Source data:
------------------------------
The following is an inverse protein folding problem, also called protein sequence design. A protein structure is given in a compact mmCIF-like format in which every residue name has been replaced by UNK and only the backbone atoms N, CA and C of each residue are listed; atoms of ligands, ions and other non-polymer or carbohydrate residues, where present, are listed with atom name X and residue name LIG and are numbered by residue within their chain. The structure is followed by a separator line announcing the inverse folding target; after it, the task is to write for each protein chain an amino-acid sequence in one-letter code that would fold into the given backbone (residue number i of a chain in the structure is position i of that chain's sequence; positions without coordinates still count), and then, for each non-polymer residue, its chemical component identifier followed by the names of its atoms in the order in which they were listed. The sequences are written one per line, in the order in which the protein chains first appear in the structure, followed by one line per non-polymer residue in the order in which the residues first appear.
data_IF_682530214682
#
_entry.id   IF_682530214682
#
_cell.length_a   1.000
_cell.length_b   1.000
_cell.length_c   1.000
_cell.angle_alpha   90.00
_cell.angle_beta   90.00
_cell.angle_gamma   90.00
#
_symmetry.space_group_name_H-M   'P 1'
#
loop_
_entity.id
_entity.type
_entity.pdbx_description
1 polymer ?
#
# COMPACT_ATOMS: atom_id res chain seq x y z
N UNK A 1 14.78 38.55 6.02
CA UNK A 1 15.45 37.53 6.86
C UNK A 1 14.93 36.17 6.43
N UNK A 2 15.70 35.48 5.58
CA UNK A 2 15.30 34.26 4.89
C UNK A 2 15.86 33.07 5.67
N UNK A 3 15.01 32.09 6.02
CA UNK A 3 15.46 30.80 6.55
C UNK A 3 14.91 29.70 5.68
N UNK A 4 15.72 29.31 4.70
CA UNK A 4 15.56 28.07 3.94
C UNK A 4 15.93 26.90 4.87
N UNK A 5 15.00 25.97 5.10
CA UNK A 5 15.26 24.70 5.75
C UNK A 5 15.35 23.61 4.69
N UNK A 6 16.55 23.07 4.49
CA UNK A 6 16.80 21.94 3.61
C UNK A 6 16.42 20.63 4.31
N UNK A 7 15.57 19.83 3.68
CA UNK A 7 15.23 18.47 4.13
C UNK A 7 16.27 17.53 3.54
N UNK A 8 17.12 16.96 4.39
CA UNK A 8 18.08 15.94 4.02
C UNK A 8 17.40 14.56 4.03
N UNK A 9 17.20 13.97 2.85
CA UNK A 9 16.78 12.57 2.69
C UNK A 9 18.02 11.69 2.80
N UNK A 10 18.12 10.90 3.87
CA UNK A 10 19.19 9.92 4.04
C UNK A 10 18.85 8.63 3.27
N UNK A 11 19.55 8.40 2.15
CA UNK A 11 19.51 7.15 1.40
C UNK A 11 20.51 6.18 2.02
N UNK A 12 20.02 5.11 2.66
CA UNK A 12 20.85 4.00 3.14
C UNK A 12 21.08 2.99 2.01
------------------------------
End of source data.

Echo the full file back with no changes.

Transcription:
The following is an inverse protein folding problem, also called protein sequence design. A protein structure is given in a compact mmCIF-like format in which every residue name has been replaced by UNK and only the backbone atoms N, CA and C of each residue are listed; atoms of ligands, ions and other non-polymer or carbohydrate residues, where present, are listed with atom name X and residue name LIG and are numbered by residue within their chain. The structure is followed by a separator line announcing the inverse folding target; after it, the task is to write for each protein chain an amino-acid sequence in one-letter code that would fold into the given backbone (residue number i of a chain in the structure is position i of that chain's sequence; positions without coordinates still count), and then, for each non-polymer residue, its chemical component identifier followed by the names of its atoms in the order in which they were listed. The sequences are written one per line, in the order in which the protein chains first appear in the structure, followed by one line per non-polymer residue in the order in which the residues first appear.
data_IF_682530214682
#
_entry.id   IF_682530214682
#
_cell.length_a   1.000
_cell.length_b   1.000
_cell.length_c   1.000
_cell.angle_alpha   90.00
_cell.angle_beta   90.00
_cell.angle_gamma   90.00
#
_symmetry.space_group_name_H-M   'P 1'
#
loop_
_entity.id
_entity.type
_entity.pdbx_description
1 polymer ?
#
# COMPACT_ATOMS: atom_id res chain seq x y z
N UNK A 1 14.78 38.55 6.02
CA UNK A 1 15.45 37.53 6.86
C UNK A 1 14.93 36.17 6.43
N UNK A 2 15.70 35.48 5.58
CA UNK A 2 15.30 34.26 4.89
C UNK A 2 15.86 33.07 5.67
N UNK A 3 15.01 32.09 6.02
CA UNK A 3 15.46 30.80 6.55
C UNK A 3 14.91 29.70 5.68
N UNK A 4 15.72 29.31 4.70
CA UNK A 4 15.56 28.07 3.94
C UNK A 4 15.93 26.90 4.87
N UNK A 5 15.00 25.97 5.10
CA UNK A 5 15.26 24.70 5.75
C UNK A 5 15.35 23.61 4.69
N UNK A 6 16.55 23.07 4.49
CA UNK A 6 16.80 21.94 3.61
C UNK A 6 16.42 20.63 4.31
N UNK A 7 15.57 19.83 3.68
CA UNK A 7 15.23 18.47 4.13
C UNK A 7 16.27 17.53 3.54
N UNK A 8 17.12 16.96 4.39
CA UNK A 8 18.08 15.94 4.02
C UNK A 8 17.40 14.56 4.03
N UNK A 9 17.20 13.97 2.85
CA UNK A 9 16.78 12.57 2.69
C UNK A 9 18.02 11.69 2.80
N UNK A 10 18.12 10.90 3.87
CA UNK A 10 19.19 9.92 4.04
C UNK A 10 18.85 8.63 3.27
N UNK A 11 19.55 8.40 2.15
CA UNK A 11 19.51 7.15 1.40
C UNK A 11 20.51 6.18 2.02
N UNK A 12 20.02 5.11 2.66
CA UNK A 12 20.85 4.00 3.14
C UNK A 12 21.08 2.99 2.01